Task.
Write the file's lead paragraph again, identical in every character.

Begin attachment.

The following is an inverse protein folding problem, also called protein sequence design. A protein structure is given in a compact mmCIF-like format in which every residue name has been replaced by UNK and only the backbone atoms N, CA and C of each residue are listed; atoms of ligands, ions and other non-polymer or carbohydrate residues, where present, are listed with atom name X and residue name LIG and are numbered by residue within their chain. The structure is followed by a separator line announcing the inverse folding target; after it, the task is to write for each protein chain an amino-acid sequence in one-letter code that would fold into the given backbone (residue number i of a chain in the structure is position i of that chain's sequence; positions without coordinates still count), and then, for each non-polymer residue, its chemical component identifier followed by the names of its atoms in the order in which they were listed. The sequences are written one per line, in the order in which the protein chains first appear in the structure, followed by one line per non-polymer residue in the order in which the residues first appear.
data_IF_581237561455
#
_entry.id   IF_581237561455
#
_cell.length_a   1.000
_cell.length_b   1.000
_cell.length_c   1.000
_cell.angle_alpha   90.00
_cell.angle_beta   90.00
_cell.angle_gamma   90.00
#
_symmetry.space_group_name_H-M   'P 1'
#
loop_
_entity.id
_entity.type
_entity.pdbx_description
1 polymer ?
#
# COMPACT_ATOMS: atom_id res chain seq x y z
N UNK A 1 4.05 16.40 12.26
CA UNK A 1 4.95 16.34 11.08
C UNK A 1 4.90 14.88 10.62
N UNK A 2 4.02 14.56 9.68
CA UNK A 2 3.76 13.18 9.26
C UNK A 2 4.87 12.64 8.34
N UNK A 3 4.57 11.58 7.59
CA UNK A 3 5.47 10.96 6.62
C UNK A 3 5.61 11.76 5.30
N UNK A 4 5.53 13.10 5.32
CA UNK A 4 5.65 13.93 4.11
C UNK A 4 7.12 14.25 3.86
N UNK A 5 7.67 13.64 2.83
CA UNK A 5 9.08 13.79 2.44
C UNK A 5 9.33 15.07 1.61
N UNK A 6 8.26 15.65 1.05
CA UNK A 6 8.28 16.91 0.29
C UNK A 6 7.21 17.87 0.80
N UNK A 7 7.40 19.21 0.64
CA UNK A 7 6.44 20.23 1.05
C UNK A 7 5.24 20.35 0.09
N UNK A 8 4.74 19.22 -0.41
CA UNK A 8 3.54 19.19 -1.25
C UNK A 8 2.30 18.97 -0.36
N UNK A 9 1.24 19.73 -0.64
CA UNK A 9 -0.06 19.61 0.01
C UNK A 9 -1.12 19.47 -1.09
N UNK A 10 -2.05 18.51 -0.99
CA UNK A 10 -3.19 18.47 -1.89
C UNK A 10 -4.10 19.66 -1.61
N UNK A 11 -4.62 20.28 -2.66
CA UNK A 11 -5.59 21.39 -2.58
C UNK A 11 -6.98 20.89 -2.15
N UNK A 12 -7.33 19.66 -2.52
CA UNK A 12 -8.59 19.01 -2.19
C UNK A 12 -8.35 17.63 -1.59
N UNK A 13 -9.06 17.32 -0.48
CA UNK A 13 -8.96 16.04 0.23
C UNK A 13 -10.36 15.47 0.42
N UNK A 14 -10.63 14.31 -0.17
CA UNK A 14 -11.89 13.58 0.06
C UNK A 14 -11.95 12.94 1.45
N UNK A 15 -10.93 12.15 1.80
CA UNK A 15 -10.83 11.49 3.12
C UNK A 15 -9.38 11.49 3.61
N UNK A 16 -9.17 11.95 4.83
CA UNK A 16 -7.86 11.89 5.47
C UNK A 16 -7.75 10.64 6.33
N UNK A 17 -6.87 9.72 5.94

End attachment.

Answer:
The following is an inverse protein folding problem, also called protein sequence design. A protein structure is given in a compact mmCIF-like format in which every residue name has been replaced by UNK and only the backbone atoms N, CA and C of each residue are listed; atoms of ligands, ions and other non-polymer or carbohydrate residues, where present, are listed with atom name X and residue name LIG and are numbered by residue within their chain. The structure is followed by a separator line announcing the inverse folding target; after it, the task is to write for each protein chain an amino-acid sequence in one-letter code that would fold into the given backbone (residue number i of a chain in the structure is position i of that chain's sequence; positions without coordinates still count), and then, for each non-polymer residue, its chemical component identifier followed by the names of its atoms in the order in which they were listed. The sequences are written one per line, in the order in which the protein chains first appear in the structure, followed by one line per non-polymer residue in the order in which the residues first appear.